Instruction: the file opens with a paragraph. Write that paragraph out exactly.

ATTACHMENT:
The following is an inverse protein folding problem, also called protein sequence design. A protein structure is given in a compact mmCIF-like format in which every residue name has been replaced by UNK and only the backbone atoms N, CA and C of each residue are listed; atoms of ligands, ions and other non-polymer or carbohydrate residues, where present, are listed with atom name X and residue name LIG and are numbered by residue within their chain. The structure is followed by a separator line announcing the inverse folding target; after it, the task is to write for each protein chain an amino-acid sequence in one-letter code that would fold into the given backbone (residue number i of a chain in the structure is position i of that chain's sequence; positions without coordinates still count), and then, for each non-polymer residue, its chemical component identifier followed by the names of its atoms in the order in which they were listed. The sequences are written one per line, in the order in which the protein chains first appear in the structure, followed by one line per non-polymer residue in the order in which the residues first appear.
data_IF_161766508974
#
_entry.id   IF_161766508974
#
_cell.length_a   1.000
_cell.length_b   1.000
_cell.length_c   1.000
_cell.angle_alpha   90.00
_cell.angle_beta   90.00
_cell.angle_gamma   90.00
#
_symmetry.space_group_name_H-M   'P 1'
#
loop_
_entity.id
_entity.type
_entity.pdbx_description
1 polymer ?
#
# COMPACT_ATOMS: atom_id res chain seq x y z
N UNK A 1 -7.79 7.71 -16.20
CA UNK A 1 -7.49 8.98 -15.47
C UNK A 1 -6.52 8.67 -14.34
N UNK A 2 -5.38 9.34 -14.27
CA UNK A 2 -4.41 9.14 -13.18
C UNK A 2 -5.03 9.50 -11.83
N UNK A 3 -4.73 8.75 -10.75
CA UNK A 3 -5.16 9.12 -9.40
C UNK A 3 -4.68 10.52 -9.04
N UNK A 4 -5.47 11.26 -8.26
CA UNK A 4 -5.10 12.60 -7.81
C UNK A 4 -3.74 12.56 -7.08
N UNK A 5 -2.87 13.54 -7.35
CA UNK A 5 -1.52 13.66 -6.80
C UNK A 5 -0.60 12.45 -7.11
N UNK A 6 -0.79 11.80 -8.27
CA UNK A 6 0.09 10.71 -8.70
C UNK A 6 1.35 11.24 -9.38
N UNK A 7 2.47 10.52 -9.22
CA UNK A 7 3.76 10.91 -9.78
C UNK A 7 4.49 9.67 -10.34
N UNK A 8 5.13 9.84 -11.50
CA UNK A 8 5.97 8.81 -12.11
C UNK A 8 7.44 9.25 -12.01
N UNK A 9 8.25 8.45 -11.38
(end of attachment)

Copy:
The following is an inverse protein folding problem, also called protein sequence design. A protein structure is given in a compact mmCIF-like format in which every residue name has been replaced by UNK and only the backbone atoms N, CA and C of each residue are listed; atoms of ligands, ions and other non-polymer or carbohydrate residues, where present, are listed with atom name X and residue name LIG and are numbered by residue within their chain. The structure is followed by a separator line announcing the inverse folding target; after it, the task is to write for each protein chain an amino-acid sequence in one-letter code that would fold into the given backbone (residue number i of a chain in the structure is position i of that chain's sequence; positions without coordinates still count), and then, for each non-polymer residue, its chemical component identifier followed by the names of its atoms in the order in which they were listed. The sequences are written one per line, in the order in which the protein chains first appear in the structure, followed by one line per non-polymer residue in the order in which the residues first appear.